So, the end is near. In a few hours we’ll find out who takes down the big money prize and sees their sales figures rise for at least a couple of months. The Booker is still one of the biggest names in literary prizes, and there’ll undoubtedly be some celebrations tonight.
But what of the shortlist? I have to say, I’ve been pretty impressed. Yes, there are a couple of stinkers, but compared to previous lists that’s an improvement. Last year we had one great novel in Colm Toibin’s The Testament of Mary, and one pretty good one from Jhumpa Lahiri. The others, for me at least, ranged from pretty decent to bloody appalling. And the most appalling won.
This year, I’d say that both the Fowler and Flanagan are absolutely outstanding novels. The Ali Smith is very, very good, even if one half is not quite up to the same standard as the other. And the Ferris is bloody enjoyable, too. I’ve been harsh on the Mukherjee on here, but it is good in parts. The less said about the Jacobson, the better.
That’s not a bad effort. Two thirds of the shortlist are great or close to it, and without their shortlisting I probably would have only read the Smith.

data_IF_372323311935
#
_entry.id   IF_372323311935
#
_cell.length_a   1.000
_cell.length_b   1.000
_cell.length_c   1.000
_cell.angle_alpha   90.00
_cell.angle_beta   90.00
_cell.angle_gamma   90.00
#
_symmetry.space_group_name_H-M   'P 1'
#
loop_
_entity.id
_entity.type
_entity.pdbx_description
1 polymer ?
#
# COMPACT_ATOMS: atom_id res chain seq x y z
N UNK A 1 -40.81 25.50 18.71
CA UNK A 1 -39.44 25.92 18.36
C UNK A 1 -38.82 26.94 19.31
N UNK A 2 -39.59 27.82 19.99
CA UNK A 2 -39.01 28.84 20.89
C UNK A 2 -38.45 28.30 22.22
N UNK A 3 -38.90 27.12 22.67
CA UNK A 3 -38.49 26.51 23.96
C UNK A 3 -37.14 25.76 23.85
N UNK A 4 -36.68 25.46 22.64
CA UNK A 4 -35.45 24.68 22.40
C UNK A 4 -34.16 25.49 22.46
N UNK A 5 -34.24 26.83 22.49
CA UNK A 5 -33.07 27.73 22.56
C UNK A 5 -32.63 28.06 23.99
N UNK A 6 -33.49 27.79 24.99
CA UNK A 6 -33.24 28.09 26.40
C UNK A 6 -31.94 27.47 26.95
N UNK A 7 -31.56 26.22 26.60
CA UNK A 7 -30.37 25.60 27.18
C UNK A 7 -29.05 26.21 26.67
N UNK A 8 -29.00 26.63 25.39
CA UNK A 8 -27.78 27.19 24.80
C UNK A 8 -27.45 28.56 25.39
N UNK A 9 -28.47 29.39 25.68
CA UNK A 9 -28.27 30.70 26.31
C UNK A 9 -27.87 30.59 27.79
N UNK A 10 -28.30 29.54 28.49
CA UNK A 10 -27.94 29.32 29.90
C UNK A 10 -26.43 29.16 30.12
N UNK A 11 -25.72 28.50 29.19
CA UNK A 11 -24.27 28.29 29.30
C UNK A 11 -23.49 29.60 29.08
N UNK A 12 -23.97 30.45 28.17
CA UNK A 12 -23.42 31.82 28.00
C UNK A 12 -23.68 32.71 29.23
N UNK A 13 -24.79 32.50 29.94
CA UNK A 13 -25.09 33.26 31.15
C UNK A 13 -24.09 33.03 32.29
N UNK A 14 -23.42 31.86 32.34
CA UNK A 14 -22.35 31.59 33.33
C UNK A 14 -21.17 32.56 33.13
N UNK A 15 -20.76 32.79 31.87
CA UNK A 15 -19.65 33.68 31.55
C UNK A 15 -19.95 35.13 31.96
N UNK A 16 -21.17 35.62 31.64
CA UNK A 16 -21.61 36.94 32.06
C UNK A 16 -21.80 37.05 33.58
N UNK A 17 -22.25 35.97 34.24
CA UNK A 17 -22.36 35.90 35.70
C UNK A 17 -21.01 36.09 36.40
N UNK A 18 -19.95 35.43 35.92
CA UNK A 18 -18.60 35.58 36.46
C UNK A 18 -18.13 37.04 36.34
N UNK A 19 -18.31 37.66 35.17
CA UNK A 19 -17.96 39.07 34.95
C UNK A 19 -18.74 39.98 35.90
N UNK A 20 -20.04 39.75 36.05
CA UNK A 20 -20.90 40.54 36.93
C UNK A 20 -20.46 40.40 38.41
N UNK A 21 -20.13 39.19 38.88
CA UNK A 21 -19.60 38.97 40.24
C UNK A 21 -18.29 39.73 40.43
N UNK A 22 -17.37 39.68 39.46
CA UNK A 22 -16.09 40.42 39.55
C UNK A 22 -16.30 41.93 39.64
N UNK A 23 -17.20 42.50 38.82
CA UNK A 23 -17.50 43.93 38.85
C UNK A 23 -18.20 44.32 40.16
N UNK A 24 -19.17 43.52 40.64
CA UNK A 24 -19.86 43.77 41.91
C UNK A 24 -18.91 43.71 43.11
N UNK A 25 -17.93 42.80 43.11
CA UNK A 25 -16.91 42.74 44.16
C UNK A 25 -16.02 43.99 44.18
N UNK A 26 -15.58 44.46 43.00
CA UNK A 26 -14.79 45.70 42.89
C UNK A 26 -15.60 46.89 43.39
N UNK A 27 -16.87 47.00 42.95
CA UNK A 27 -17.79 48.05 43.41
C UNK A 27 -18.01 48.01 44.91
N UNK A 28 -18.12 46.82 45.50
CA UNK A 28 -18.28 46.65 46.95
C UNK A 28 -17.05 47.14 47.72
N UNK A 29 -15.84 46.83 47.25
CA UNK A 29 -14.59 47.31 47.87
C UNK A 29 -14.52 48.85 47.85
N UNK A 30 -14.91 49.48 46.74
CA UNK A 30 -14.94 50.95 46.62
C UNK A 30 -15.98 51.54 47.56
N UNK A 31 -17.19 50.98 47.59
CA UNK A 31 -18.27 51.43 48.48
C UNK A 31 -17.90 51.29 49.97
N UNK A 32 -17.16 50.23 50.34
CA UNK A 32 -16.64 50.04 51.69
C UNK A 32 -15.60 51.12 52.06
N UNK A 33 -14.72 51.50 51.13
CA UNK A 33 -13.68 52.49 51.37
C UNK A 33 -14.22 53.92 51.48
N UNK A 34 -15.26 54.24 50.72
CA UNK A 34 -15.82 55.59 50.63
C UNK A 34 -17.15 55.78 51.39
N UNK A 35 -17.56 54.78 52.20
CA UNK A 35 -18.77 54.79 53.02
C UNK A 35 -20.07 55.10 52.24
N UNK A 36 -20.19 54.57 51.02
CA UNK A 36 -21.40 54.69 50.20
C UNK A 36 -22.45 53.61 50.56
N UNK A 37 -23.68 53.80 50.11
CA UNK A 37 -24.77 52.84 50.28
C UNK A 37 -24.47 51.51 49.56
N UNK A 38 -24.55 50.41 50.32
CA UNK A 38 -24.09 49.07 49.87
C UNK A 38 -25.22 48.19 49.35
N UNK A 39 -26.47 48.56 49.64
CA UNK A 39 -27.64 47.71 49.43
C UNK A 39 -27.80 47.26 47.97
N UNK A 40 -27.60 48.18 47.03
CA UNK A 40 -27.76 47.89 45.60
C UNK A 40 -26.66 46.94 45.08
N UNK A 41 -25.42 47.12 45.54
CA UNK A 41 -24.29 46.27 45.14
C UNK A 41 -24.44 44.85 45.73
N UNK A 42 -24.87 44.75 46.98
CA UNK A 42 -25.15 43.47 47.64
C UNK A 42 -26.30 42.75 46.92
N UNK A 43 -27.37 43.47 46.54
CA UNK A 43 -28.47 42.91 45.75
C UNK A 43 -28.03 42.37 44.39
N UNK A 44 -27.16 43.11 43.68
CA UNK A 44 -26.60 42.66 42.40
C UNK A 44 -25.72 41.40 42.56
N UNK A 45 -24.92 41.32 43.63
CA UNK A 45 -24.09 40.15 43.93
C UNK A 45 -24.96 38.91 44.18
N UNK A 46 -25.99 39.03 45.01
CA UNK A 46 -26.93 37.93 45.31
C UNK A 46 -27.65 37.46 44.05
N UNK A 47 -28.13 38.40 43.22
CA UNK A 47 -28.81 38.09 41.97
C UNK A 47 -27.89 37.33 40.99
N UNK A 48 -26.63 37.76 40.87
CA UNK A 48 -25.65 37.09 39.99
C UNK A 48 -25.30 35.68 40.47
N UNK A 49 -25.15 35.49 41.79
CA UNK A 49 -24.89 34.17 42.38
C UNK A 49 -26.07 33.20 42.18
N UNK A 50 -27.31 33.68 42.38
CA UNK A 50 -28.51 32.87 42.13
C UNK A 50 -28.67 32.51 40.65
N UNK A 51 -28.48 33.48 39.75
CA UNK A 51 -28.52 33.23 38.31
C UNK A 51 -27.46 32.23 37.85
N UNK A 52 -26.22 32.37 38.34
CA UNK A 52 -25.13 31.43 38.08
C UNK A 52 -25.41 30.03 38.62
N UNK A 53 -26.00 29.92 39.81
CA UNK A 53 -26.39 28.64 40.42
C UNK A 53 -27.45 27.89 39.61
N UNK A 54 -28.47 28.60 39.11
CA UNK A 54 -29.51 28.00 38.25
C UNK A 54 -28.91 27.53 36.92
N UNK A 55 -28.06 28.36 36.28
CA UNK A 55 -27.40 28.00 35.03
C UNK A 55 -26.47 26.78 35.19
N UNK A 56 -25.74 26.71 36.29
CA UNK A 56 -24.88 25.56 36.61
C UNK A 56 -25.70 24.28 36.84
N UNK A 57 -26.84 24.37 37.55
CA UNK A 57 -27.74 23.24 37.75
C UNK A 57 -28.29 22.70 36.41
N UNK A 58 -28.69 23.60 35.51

The Booker gets a somewhat raw deal in my eyes. When the shortlist was announced, Twitter was awash with naysayers who bemoaned a safe list that didn’t include their favourite books. I don’t think anyone can argue with half of this year’s finalists.
Having said that, I am kind of dreading the announcement. The problem with reading the shortlist is that I now care. There are three novels that would be deserving winners, although I have to say I’m holding out for Fowler. But something tells me that I’m going to be disappointed when 9.30 comes. If Mukherjee wins it will be a shame, if Jacobson wins it will be a joke.